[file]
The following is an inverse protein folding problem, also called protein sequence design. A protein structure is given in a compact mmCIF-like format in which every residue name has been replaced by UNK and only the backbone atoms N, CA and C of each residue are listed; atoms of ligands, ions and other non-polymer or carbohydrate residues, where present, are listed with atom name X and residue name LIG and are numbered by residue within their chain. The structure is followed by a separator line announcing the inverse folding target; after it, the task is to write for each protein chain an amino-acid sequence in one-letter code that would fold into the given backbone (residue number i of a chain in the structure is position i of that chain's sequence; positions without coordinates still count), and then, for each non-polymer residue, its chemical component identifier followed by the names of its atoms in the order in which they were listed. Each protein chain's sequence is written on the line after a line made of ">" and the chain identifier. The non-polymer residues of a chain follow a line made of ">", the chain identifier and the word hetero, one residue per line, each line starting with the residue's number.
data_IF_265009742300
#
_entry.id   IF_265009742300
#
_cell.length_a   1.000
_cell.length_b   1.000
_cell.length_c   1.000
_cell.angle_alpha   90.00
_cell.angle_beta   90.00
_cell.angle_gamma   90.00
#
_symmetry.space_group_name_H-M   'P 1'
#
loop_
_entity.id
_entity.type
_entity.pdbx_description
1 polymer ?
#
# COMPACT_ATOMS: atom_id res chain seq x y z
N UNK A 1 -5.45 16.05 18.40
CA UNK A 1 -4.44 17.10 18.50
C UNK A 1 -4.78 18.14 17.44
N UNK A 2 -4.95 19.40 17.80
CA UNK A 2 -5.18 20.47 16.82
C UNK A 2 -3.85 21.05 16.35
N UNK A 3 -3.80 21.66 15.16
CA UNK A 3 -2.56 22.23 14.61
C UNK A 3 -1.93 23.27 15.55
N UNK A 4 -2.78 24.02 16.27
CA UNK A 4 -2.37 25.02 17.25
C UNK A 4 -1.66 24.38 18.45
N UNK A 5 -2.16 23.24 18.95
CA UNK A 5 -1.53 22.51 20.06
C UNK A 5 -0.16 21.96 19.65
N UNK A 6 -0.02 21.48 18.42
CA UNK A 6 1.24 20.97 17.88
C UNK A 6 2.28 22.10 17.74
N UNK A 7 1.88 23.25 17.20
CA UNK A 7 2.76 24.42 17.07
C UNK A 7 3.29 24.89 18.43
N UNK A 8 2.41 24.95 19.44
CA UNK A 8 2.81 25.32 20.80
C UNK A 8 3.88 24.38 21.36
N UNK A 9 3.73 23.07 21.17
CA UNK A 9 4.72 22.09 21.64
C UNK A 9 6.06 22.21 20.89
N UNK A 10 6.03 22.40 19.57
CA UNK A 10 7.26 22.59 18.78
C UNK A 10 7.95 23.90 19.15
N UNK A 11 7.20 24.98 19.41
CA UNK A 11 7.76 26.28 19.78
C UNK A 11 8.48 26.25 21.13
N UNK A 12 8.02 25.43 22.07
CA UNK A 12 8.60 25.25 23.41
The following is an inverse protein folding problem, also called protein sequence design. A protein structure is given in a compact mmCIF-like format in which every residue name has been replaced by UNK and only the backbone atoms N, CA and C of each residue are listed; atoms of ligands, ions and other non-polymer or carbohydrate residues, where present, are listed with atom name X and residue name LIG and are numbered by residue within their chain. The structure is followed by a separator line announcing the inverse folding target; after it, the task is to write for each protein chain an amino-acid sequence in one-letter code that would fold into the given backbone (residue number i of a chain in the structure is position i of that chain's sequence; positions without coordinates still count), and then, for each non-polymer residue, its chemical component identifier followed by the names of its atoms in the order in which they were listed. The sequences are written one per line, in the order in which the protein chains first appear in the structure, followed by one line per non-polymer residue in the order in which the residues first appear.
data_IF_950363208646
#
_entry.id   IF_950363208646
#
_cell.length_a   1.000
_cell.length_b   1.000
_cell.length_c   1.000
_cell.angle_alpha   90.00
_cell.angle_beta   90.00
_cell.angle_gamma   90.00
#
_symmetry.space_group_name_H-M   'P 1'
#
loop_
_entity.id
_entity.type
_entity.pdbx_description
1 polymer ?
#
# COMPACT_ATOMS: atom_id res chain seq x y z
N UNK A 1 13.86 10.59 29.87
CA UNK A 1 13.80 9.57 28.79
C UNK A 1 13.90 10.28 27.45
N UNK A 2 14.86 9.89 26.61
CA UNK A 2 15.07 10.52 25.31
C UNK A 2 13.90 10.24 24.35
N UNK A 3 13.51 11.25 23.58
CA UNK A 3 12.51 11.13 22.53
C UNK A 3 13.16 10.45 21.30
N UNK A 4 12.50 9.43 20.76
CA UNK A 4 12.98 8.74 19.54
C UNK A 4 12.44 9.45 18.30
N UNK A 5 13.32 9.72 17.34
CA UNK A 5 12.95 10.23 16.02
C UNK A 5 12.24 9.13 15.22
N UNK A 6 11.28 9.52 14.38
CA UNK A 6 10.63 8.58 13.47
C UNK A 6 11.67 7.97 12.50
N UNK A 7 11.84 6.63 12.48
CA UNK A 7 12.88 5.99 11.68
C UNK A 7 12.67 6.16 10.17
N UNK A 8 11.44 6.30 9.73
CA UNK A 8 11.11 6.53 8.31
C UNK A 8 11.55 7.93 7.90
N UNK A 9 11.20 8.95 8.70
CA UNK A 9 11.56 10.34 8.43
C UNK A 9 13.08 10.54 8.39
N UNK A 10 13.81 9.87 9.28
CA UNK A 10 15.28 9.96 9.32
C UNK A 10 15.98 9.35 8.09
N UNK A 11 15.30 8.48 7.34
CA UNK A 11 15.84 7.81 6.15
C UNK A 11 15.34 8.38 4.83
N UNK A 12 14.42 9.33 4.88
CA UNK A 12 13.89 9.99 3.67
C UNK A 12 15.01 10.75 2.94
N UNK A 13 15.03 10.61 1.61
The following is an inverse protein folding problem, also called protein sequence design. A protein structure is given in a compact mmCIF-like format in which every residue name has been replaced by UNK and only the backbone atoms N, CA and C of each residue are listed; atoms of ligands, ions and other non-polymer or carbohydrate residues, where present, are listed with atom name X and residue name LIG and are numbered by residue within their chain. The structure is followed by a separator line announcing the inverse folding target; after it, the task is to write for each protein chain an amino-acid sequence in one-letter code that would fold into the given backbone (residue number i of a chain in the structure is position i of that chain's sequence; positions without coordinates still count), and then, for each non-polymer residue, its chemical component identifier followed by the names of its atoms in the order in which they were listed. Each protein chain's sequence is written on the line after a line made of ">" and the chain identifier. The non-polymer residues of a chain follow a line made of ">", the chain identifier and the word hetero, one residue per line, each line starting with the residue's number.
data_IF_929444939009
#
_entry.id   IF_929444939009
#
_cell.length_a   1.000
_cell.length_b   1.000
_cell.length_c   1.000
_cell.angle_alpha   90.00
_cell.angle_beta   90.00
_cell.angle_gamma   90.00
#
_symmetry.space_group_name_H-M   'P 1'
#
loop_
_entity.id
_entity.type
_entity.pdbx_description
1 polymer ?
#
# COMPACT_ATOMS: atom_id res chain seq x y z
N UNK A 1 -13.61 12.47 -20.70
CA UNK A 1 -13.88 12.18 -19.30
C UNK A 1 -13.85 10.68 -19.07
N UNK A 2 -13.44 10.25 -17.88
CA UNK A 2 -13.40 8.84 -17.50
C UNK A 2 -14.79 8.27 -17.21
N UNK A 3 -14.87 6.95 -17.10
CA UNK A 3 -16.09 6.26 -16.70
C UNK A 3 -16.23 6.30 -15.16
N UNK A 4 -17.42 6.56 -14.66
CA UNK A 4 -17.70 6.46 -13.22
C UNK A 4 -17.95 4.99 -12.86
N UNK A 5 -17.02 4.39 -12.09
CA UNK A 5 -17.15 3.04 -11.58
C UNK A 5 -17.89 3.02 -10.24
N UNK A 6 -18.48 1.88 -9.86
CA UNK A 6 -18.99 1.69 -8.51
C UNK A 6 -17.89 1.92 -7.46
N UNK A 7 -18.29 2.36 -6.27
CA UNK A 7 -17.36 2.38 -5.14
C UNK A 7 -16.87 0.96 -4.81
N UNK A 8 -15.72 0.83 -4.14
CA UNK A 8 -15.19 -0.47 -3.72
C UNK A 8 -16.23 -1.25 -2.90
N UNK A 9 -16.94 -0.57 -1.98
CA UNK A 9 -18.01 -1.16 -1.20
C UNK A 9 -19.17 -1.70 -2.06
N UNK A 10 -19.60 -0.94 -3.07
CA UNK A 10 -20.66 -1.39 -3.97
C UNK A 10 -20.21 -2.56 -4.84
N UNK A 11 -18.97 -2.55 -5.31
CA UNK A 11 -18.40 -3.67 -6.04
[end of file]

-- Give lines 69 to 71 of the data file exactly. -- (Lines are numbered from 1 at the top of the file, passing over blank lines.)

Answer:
_symmetry.space_group_name_H-M   'P 1'
#
loop_